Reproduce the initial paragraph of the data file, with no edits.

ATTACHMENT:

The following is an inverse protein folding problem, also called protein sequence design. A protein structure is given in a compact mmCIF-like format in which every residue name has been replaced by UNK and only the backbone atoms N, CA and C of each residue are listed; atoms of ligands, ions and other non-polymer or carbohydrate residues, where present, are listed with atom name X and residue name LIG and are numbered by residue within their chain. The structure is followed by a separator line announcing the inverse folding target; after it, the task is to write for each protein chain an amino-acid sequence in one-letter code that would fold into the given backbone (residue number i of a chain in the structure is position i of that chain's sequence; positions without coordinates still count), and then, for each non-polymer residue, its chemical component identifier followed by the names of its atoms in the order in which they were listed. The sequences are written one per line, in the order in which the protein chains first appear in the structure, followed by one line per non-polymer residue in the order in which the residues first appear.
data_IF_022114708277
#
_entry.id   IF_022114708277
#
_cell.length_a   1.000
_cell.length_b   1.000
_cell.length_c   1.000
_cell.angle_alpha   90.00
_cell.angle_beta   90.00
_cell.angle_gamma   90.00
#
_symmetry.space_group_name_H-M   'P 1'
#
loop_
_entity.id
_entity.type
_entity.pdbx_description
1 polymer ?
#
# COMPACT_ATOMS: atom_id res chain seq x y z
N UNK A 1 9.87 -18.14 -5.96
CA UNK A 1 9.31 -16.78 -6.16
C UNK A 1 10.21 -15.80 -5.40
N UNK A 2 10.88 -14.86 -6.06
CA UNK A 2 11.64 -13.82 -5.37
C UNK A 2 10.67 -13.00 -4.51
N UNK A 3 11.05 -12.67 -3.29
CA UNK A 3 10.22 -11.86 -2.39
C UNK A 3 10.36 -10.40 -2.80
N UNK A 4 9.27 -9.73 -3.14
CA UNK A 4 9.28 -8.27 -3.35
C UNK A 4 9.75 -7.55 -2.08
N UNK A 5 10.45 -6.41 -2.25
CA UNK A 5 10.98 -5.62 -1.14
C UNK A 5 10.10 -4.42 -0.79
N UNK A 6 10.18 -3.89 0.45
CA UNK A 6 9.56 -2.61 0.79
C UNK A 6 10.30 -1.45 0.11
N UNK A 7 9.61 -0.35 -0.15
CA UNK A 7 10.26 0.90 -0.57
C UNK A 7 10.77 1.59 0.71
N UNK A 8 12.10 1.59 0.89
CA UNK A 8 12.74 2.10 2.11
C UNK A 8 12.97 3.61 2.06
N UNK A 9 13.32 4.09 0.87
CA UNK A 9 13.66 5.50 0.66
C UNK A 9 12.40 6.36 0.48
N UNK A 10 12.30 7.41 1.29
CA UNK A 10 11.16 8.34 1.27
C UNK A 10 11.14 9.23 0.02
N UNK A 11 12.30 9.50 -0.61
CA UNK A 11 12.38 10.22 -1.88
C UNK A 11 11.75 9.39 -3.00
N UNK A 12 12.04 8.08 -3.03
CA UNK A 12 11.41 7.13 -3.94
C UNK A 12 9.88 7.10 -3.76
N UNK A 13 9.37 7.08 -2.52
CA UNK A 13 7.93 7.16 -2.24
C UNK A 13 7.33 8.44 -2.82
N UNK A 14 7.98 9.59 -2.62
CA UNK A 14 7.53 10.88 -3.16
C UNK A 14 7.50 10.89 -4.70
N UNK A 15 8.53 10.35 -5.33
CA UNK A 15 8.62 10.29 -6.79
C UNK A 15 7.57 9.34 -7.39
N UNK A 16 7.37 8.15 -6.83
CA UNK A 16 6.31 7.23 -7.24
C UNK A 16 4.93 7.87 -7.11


The following is an inverse protein folding problem, also called protein sequence design. A protein structure is given in a compact mmCIF-like format in which every residue name has been replaced by UNK and only the backbone atoms N, CA and C of each residue are listed; atoms of ligands, ions and other non-polymer or carbohydrate residues, where present, are listed with atom name X and residue name LIG and are numbered by residue within their chain. The structure is followed by a separator line announcing the inverse folding target; after it, the task is to write for each protein chain an amino-acid sequence in one-letter code that would fold into the given backbone (residue number i of a chain in the structure is position i of that chain's sequence; positions without coordinates still count), and then, for each non-polymer residue, its chemical component identifier followed by the names of its atoms in the order in which they were listed. The sequences are written one per line, in the order in which the protein chains first appear in the structure, followed by one line per non-polymer residue in the order in which the residues first appear.